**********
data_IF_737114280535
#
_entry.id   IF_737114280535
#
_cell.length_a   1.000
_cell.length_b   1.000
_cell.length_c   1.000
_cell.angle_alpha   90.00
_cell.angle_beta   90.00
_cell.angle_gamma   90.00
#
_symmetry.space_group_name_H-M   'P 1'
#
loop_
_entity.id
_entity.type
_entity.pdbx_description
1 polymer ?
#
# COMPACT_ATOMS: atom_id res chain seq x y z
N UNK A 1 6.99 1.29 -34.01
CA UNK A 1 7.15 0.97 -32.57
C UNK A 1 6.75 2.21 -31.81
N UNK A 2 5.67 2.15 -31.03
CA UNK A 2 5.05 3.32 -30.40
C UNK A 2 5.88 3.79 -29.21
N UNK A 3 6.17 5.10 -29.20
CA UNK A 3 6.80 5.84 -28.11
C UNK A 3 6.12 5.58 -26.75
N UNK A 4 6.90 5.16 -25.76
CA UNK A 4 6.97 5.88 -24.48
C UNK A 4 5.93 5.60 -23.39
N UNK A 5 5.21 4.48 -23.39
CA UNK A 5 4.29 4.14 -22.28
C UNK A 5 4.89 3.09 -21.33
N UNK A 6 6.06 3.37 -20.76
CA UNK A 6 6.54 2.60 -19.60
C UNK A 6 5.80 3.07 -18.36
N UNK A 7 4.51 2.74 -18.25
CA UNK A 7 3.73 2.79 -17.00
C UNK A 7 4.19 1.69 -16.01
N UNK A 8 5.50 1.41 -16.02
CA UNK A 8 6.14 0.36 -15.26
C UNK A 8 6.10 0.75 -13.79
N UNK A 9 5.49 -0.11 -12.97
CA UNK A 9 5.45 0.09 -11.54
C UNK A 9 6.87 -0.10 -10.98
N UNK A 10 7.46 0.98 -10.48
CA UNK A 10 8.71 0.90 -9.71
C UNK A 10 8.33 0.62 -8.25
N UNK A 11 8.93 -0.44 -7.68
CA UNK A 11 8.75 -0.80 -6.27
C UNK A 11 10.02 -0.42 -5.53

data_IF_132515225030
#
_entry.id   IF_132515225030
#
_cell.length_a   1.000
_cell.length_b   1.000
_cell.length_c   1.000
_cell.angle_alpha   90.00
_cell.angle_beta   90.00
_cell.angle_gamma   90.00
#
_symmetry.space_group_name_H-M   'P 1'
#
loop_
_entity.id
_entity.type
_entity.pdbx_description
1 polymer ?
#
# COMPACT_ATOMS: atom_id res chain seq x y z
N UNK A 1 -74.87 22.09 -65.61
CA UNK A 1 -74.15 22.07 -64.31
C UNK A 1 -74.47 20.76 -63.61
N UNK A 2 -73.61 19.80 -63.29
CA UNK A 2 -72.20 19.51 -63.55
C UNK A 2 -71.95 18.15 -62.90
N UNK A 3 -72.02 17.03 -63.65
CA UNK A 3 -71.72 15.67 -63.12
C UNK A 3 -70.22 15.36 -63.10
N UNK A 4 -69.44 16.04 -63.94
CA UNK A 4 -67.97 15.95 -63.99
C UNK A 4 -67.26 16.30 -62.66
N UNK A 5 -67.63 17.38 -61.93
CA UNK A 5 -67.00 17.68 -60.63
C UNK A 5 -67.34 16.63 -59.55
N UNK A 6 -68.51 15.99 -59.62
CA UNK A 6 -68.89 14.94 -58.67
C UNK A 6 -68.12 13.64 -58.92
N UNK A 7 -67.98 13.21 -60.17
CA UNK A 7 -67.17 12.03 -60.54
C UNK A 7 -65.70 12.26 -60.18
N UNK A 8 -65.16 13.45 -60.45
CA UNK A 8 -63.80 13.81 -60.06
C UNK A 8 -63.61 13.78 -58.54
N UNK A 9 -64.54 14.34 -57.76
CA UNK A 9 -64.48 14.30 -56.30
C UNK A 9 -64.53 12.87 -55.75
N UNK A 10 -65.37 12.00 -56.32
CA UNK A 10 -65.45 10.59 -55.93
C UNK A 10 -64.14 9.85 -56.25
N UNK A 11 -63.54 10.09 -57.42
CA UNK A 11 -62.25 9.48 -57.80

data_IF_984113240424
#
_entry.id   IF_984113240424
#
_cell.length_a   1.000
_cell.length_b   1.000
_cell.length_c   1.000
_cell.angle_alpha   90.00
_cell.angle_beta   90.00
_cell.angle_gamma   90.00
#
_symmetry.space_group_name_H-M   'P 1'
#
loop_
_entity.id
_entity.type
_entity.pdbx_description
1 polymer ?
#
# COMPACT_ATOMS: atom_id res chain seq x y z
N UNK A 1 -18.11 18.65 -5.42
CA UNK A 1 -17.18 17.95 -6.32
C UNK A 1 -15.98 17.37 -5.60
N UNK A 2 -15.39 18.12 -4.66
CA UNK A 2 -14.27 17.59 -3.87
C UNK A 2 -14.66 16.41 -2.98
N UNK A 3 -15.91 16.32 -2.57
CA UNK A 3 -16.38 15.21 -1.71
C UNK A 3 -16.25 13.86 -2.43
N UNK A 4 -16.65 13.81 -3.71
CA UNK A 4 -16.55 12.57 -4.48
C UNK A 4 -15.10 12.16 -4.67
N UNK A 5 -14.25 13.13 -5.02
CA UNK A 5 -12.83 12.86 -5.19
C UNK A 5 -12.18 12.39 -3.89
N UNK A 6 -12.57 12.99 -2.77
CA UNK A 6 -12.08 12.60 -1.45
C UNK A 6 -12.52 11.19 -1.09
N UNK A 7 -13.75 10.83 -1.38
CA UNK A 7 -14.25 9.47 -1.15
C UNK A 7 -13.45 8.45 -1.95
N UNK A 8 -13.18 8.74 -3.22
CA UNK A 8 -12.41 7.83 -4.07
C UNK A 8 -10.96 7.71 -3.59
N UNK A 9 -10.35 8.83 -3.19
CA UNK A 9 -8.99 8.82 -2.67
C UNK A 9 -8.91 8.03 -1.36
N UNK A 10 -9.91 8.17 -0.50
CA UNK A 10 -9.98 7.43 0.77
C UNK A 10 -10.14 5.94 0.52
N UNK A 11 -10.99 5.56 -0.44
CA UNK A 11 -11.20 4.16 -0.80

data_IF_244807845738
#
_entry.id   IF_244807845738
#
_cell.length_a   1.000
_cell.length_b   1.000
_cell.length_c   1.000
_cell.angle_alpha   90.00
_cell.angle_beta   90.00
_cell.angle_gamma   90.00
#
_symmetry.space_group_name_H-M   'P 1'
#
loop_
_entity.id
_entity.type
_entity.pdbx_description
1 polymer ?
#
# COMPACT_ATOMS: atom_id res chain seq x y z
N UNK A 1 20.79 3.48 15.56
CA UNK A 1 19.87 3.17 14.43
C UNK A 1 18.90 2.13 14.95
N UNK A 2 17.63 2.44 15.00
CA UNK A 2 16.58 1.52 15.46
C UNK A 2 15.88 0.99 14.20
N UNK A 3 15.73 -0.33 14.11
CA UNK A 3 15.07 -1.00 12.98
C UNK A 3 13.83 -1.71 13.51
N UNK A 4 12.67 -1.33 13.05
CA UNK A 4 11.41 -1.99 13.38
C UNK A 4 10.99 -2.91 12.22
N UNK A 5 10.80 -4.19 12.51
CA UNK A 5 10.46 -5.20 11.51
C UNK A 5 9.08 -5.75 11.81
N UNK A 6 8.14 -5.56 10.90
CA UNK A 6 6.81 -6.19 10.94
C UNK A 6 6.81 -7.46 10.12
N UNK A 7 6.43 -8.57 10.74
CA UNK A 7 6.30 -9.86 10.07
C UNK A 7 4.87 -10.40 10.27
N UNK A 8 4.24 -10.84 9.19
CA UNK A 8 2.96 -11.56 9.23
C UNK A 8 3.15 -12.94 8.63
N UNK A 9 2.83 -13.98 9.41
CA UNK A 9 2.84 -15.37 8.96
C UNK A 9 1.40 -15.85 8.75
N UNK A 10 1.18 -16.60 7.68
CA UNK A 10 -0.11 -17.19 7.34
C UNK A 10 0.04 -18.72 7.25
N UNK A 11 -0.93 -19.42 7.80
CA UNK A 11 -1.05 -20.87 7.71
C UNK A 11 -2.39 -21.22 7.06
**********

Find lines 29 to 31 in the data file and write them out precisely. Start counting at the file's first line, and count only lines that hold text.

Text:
C UNK A 3 6.12 5.58 -26.75
N UNK A 4 6.90 5.16 -25.76
CA UNK A 4 6.97 5.88 -24.48